Money stashed inside Aussie ETFs grew 33% to hit $36.2 billion the past year, as Australians ploughed $9bn into ETFs.
The rising tide is lifting all boats, with most ETF issuers growing out their assets by $300 million or more, a new report from Stockspot, the Sydney-based robo-advisor, has found.
The three pure play ETF providers – BetaShares, ETF Securities and Van Eck – all saw significant asset growth, illustrating why ETF companies around the world are being acquired at such high premiums. But among issuers, the clear winner was the Melbourne-based not-for-profit Vanguard, which devoured one-third of new ETF money all by itself. The bumper year meant Vanguard’s ETF business grew 45%, putting it hot on the heels of BlackRock’s iShares, the largest ETF issuer in Australia.
Australian index trackers remain the biggest and most popular ETFs with Australian investors, the report found, with ASX 200 and ASX 300-tracking funds continuing to form the centrepiece of the industry.
“The broad Australian sharemarket ETFs remained popular with Vanguard Australian Shares Index ETF (VAS) and iShares Core S&P/ASX 200 ETF (IOZ) taking the top two places,” the report found.
“This continued popularity of Australian share market ETFs is likely coming from switching out of direct shares and underperforming active funds… Vanguard and iShares have cemented their place and built up a strong reputation for offering low cost, broad market index ETFs.”
The results suggesting that Australian investors – like investors almost everywhere – have a pronounced home bias.
The ETF boom has also, crucially, been driven by a broader migration to ETFs as the choice vessel for attacking overseas markets.
The past several years, Aussie investors have looked with pie-eyes on the global tech boom – particularly the FANGS in the US (Facebook, Amazon, Netflix and Google) in the US, and the BAT in China (Baidu, Alibaba and Tencent). Most inflows into global ETFs have offered some form of exposure to these two countries and their swelling tech sectors.
“Global share ETFs had an outstanding year in terms of returns and FUM increases to overtake Australian shares and become the largest sector,” the report said.
“In particular, they benefited from high exposures to the high growth technology sector, with giants Tencent and Samsung leading the way in Asia.
“US share ETFs have exposure to [the FANGS] – which are now also some of the largest companies in the world by market capitalisation.”
The stampede to global ETFs has also shaped the product offerings of the main issuers, with most new listings the past year focussing on overseas markets and fixed income. The new listings have meant there are now more equity ETFs with global exposure than Australian exposure available on the ASX.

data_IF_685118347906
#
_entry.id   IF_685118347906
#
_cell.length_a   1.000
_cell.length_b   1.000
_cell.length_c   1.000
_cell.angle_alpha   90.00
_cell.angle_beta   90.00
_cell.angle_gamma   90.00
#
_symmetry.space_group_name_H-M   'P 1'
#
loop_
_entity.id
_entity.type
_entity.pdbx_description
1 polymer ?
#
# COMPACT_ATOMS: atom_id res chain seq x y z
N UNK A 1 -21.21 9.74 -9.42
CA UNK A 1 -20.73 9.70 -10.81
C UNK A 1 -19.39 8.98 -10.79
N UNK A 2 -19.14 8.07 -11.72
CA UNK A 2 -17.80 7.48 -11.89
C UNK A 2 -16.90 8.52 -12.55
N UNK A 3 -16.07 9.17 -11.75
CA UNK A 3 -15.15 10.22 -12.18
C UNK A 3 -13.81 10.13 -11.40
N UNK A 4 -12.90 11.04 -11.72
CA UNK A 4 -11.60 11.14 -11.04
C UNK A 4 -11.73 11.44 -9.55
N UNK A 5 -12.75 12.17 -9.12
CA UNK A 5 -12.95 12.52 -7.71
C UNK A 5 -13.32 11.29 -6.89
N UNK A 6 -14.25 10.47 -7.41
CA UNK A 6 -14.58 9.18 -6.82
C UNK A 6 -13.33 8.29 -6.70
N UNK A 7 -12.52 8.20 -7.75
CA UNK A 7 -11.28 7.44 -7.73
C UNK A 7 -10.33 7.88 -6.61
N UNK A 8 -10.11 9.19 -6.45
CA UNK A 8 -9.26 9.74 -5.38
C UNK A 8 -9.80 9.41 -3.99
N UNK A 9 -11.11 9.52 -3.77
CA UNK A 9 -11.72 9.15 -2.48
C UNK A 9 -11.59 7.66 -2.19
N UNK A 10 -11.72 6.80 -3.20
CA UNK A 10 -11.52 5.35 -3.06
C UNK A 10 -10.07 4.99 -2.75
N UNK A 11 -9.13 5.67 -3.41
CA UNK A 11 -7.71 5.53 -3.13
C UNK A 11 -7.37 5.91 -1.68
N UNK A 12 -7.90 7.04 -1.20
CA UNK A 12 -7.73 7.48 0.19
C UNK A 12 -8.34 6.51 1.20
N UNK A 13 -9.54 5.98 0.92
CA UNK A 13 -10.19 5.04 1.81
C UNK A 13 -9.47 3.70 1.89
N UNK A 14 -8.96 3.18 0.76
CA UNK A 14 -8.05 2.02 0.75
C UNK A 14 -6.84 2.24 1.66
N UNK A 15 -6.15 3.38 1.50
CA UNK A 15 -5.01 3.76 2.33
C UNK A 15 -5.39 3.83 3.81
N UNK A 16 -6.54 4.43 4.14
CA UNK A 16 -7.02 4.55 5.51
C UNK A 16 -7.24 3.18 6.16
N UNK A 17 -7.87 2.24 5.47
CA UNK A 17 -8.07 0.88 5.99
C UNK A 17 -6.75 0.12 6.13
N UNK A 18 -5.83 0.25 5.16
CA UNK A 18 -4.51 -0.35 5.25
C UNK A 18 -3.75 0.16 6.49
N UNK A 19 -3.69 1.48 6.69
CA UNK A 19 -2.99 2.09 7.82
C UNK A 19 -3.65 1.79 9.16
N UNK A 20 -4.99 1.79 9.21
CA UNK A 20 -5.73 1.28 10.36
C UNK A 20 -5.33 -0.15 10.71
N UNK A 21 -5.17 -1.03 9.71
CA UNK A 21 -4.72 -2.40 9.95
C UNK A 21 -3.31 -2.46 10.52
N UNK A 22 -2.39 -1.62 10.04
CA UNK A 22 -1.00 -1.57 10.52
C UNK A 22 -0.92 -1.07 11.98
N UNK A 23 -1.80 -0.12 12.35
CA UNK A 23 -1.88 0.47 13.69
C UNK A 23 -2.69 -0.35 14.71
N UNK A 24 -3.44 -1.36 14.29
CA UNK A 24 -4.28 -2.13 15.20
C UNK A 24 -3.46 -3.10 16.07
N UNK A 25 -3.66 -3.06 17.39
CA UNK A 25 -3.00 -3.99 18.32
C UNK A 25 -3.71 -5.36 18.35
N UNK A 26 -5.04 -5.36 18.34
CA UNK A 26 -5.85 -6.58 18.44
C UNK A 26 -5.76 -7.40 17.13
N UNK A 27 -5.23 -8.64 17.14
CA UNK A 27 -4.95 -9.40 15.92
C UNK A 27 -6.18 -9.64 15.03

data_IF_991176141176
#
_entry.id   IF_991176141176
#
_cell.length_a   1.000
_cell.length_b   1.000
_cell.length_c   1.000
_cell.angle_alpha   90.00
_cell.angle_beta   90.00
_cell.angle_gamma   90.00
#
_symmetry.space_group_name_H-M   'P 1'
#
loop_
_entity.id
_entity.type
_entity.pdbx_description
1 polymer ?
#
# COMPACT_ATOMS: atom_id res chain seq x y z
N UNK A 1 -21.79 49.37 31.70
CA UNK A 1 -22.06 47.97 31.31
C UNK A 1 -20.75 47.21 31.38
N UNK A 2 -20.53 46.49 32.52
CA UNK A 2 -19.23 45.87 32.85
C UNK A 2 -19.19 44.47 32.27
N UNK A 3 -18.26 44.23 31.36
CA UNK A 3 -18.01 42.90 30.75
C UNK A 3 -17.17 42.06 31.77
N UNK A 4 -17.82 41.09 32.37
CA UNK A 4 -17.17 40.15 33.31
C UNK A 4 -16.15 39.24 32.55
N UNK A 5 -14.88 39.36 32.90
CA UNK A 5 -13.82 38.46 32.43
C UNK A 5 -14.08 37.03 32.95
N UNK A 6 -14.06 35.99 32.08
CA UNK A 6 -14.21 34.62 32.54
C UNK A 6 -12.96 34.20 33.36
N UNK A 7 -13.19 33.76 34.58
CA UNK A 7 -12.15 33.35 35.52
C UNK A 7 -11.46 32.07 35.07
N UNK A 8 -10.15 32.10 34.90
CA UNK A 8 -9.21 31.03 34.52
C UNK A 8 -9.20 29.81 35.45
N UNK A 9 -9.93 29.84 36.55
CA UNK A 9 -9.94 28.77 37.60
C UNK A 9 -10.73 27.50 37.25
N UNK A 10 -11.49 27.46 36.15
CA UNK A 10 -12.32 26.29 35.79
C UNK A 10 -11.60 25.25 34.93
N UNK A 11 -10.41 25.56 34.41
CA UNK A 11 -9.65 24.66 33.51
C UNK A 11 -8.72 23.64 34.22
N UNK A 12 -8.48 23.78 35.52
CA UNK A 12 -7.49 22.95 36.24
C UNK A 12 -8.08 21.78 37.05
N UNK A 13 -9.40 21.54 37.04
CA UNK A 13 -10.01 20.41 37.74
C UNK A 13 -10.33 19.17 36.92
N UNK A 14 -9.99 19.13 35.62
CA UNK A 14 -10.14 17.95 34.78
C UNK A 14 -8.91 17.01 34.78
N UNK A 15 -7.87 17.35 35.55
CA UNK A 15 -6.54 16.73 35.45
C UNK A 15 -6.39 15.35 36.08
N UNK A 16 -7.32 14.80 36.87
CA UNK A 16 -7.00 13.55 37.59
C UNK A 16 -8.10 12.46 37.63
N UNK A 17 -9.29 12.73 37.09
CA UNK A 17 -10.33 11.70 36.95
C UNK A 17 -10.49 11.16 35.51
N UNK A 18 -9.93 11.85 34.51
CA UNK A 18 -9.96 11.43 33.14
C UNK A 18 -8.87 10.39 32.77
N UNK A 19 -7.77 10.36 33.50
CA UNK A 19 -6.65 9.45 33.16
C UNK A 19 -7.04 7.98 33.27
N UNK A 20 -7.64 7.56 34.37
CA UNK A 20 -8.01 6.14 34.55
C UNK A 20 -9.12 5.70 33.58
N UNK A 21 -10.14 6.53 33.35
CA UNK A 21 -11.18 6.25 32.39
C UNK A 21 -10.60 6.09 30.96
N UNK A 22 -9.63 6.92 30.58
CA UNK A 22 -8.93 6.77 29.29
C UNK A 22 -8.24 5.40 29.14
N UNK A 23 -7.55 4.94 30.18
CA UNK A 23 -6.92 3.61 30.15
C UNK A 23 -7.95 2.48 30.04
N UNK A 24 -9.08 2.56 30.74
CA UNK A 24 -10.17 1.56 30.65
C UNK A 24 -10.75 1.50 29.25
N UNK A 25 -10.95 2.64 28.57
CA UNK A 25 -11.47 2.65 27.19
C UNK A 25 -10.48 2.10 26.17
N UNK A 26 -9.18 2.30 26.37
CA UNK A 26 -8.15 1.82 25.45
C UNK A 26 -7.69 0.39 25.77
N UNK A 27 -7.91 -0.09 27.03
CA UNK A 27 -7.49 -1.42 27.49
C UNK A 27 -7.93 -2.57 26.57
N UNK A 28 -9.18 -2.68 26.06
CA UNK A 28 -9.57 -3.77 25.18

Every single active ETF delivered lower returns to their investors than broad market tracking ETFs, Stockspot found. Some active managers did outperform the index, such as Magellan Global Equities Fund (MGE). But once their high fees were subtracted (MGE charges 135 basis points, more than 3x iShares’ IOO), investors would have been better off in plain vanilla ETFs.
“While it is unusual for not a single active manager to outperform the broad market, we would expect the average return of active managers to be below their indexed counterparts over longer periods of time due to the impact of fees,” the report said.
“This year the unhedged Magellan Global Equities fund would have beaten index funds if it weren’t for its fees.”
The best performing ETFs were UBS IQ MSCI Asia APEX 50 Ethical ETF (UBP) and iShares S&P Asia 50 ETF (IAA), both of which track Asian large caps, both of which have a heavy exposure to the tech sector.
Within Australia, interestingly, the top performers were resource sector and multi-factor ETFs, which strongly outperformed plain vanilla funds. Their outperformance largely owed to the Royal Commission into banks, a comparison with the underperformance of Aussie banking sector ETF would suggest. The ASX 200 gets 30% of its weight from the big five banks.
On the critical side, the report took exception to dividends-focussed products, all of which underperformed plain vanilla ETFs. It singled out the BetaShares Australian Dividend Harvester Fund (HVST), which invests in large ASX shares that are about to pay dividends while selling futures to reduce risk. HVST had an annual return of -16.2% and saw more than $200 million in outflows, making it strongly underperforming.
Smart beta approaches, in general, were also criticised, claiming they were untested and relied heavily on index backtesting, which can be rigged by index providers.
“Think of an index like a deck of cards. Backtesting lets you shuffle a deck of cards thousands of times until a favourable “shuffle” emerges to match the order you want to show. In essence, backtesting lets the smart beta strategies and ETFs ‘stack a deck’ of stocks in a way that outperformed the index in the past,” the report said.
“But there’s no guarantee that the same strategy will work going forward. As a result, many smart beta strategies could have simply worked in the past by chance.”
Smart beta funds, particularly equal weighting and multi-factor, had outperformed this year, the report also noted.
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